IAIA Navajo graduate student Felicia Nez agreed. She said students support one another on their inclass films, which means they also act as gaffers, camera assistants, boom mike operators, and actors. “We all just kind of help each other out when we need it, it’s really collaborative,” said Nez, who is now working on earning her master’s degree in screenwriting at the institute. “There is such a creative vibe, not just in the film department, but all around the campus. You may have a friend over in the graphic design department so you go ask him to help you out. We all kind of come from the same tradition of storytelling so we all have a passion to tell good stories and we are willing to help each other make these stories become a reality.” Nez is working on a new sci-fi comedy titled The
World Is Screwed But Me and You Are OK, which she workshopped this past summer in a writers’ lab run by IAIA and the Sundance Institute. The program teamed aspiring screenwriters like Nez with established writers to allow students to rework their scripts for a staged reading. It’s one of the components of the IAIA film department that Nez likes: “Professional advisers from LA flew in and we had one-on-one meetings about our scripts. They read it and helped me break it down, noting what they liked about it and what could be improved.” Thanks to that summer initiative, she refocused the script from melodramatic horror to comedic science fiction.
Student Sydney Isaacs of the Tlingit Nation of Alaska said one of her cousins handed her a brochure for IAIA one day and said, “This school looks perfect.” She had researched other film programs around the country and couldn’t find what she was looking for — total hands-on production techniques that would teach her everything she needs to know to make a film. “There are classes where you spend the entire time looking over the camera, going over camera safety, passing it around to other students,” she said. “I got to check out lights, the computer software for editing, work on a casting call, work out a budget — they teach you the A to Z of making movies.”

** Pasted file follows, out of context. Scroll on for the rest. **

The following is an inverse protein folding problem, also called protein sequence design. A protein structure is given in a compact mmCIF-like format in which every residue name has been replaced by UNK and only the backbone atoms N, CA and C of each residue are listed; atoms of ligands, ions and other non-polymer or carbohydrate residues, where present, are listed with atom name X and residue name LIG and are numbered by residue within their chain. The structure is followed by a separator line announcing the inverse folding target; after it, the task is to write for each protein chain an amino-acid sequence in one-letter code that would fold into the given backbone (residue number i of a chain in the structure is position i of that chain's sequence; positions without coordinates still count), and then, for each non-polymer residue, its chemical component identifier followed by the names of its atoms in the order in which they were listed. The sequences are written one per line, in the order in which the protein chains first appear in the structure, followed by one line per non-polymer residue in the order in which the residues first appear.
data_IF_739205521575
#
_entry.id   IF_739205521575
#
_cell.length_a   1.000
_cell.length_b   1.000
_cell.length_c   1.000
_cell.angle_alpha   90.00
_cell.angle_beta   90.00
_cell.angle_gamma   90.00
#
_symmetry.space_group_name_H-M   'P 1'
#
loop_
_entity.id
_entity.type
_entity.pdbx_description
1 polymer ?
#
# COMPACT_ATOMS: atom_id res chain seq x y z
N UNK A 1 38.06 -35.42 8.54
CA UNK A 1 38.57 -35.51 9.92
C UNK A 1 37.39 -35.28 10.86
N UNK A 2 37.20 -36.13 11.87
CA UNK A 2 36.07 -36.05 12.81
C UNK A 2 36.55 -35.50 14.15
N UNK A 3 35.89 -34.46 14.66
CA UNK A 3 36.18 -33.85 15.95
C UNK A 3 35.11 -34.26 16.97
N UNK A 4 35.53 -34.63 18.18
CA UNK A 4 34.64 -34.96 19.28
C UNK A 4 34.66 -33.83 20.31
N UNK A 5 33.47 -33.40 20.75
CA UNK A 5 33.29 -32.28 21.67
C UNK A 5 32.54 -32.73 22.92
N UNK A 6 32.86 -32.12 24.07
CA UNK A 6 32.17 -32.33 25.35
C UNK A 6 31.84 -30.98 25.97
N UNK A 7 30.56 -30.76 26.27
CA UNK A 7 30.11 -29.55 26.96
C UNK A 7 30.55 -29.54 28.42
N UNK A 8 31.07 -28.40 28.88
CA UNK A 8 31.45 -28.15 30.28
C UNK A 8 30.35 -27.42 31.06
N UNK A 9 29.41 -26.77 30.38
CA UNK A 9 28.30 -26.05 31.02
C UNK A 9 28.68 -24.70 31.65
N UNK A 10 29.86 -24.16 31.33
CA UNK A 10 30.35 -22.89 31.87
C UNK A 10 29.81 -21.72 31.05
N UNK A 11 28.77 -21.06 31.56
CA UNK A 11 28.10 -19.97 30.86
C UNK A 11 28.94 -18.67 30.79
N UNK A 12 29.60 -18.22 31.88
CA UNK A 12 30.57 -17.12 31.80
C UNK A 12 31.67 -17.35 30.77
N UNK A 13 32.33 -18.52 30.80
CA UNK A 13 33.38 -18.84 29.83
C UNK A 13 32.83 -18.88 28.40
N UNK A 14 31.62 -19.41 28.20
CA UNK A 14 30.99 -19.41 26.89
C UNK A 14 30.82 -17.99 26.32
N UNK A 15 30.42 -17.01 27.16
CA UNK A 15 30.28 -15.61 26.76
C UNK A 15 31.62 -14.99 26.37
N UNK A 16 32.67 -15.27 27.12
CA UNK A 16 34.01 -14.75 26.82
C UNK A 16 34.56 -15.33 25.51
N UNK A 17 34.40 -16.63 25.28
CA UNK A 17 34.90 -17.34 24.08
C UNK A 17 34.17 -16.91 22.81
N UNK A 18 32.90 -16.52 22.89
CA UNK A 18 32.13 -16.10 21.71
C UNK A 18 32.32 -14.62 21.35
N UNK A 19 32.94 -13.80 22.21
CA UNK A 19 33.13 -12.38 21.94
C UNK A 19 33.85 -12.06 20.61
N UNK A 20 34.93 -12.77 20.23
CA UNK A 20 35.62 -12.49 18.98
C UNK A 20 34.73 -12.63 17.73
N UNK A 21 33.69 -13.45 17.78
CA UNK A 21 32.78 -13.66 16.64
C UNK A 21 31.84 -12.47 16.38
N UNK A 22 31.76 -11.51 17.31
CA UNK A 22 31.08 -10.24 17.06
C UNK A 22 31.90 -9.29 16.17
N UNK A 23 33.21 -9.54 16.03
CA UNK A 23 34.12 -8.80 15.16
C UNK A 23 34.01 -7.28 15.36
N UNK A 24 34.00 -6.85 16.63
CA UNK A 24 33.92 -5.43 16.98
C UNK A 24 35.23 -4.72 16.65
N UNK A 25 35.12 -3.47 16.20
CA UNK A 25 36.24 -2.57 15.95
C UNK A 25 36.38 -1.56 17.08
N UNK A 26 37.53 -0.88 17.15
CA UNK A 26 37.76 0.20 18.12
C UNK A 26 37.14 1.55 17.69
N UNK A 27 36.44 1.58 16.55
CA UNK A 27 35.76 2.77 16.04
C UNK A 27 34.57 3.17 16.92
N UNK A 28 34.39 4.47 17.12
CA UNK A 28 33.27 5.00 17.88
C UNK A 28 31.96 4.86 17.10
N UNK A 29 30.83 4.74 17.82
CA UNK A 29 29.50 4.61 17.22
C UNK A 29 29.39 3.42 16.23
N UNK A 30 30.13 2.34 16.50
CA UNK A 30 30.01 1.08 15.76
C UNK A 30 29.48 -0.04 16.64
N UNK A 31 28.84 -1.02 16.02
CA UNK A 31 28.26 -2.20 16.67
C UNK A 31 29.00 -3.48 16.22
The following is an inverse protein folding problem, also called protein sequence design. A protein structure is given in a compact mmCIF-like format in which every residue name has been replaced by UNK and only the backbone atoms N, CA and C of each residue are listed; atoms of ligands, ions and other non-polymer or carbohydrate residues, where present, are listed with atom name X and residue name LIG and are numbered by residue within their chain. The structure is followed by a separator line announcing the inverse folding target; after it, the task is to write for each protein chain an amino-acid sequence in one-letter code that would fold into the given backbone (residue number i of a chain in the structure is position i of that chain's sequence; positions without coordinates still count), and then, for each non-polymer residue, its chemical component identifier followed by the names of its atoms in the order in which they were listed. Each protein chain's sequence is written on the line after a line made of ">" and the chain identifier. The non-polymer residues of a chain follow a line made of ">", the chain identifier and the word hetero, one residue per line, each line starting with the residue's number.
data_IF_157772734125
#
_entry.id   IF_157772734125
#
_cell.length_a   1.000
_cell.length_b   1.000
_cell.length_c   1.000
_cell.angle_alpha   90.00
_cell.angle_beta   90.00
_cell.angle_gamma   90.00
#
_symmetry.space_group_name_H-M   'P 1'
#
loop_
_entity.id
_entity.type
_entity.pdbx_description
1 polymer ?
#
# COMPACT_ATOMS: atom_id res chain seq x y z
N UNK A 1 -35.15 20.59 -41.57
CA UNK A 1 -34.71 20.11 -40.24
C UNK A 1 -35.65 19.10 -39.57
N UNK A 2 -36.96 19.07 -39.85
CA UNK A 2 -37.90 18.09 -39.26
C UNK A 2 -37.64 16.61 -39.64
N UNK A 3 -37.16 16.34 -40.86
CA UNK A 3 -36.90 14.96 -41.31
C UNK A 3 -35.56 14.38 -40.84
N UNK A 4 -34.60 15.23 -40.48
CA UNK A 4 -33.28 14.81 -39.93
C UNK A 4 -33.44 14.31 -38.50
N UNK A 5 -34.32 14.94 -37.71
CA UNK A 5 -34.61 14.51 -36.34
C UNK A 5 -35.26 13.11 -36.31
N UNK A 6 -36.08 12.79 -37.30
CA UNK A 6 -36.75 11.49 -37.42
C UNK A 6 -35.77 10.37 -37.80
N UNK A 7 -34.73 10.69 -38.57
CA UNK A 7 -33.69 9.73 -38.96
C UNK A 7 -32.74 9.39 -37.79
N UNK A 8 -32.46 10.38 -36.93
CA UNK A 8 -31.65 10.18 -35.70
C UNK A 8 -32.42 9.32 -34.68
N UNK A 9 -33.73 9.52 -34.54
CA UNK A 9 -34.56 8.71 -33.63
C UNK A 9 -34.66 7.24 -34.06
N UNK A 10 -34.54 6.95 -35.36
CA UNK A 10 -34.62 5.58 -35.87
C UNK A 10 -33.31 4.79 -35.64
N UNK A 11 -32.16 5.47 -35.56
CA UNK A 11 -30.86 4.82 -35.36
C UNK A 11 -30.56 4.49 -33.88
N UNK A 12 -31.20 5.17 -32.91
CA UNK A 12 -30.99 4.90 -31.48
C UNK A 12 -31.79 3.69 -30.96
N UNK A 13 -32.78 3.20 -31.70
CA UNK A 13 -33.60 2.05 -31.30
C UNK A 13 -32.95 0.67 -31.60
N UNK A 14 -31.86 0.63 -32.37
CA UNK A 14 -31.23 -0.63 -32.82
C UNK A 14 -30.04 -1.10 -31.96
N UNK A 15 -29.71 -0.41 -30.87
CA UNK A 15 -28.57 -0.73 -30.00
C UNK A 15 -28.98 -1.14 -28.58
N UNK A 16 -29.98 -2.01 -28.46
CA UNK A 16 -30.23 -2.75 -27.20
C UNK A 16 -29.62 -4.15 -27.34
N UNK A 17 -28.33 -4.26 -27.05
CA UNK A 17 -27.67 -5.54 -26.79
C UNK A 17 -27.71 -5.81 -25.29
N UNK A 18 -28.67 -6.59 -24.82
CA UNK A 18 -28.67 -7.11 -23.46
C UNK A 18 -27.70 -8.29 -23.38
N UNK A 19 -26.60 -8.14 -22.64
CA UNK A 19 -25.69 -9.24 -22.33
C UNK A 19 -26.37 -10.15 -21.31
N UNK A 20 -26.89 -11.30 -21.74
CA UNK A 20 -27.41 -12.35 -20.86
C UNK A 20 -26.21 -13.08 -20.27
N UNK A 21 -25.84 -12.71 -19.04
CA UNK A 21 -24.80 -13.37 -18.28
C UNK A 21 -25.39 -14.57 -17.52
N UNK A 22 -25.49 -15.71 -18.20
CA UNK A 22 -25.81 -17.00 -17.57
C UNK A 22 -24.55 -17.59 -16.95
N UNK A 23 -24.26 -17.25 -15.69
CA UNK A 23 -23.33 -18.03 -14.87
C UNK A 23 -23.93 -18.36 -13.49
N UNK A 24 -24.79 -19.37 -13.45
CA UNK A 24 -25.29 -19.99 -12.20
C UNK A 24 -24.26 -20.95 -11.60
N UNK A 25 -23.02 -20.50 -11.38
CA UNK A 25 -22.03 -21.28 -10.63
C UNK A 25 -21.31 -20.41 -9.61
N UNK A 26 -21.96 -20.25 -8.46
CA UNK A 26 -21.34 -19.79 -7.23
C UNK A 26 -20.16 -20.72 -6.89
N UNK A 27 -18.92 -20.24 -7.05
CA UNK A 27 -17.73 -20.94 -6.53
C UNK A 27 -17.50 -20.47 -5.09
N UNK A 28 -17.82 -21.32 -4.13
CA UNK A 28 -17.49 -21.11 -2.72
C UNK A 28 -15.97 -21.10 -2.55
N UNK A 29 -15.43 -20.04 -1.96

So far it’s working for Benally. “IAIA has helped me formulate the know-how to get to where I am today,” she said. “IAIA’s students are not trying to make films about fathers or tomahawks or tepees. We’re adamant about pushing everybody’s unique perspective and trying to create and culminate everyone’s vision.”
Above, Razelle Benally with first assistant cameraman Ryan Begay and director of photography David Schweitzer Opposite page, Benally with actors MorningStar Angeline and Ehren Kee Natay; photos Peshawn Bread/Autumn Billie
IAIA’s students are not trying to make films about fathers or tomahawks or tepees. We’re adamant about pushing everybody’s unique perspective and trying to create and culminate everyone’s vision. — film student Razelle Benally
Student Kenneth Johnson (Creek/Muskogee) during the 2015 IAIA Safety Summit; below, onlooker during the 2014 IAIA Powwow; photos Jason S. Ordaz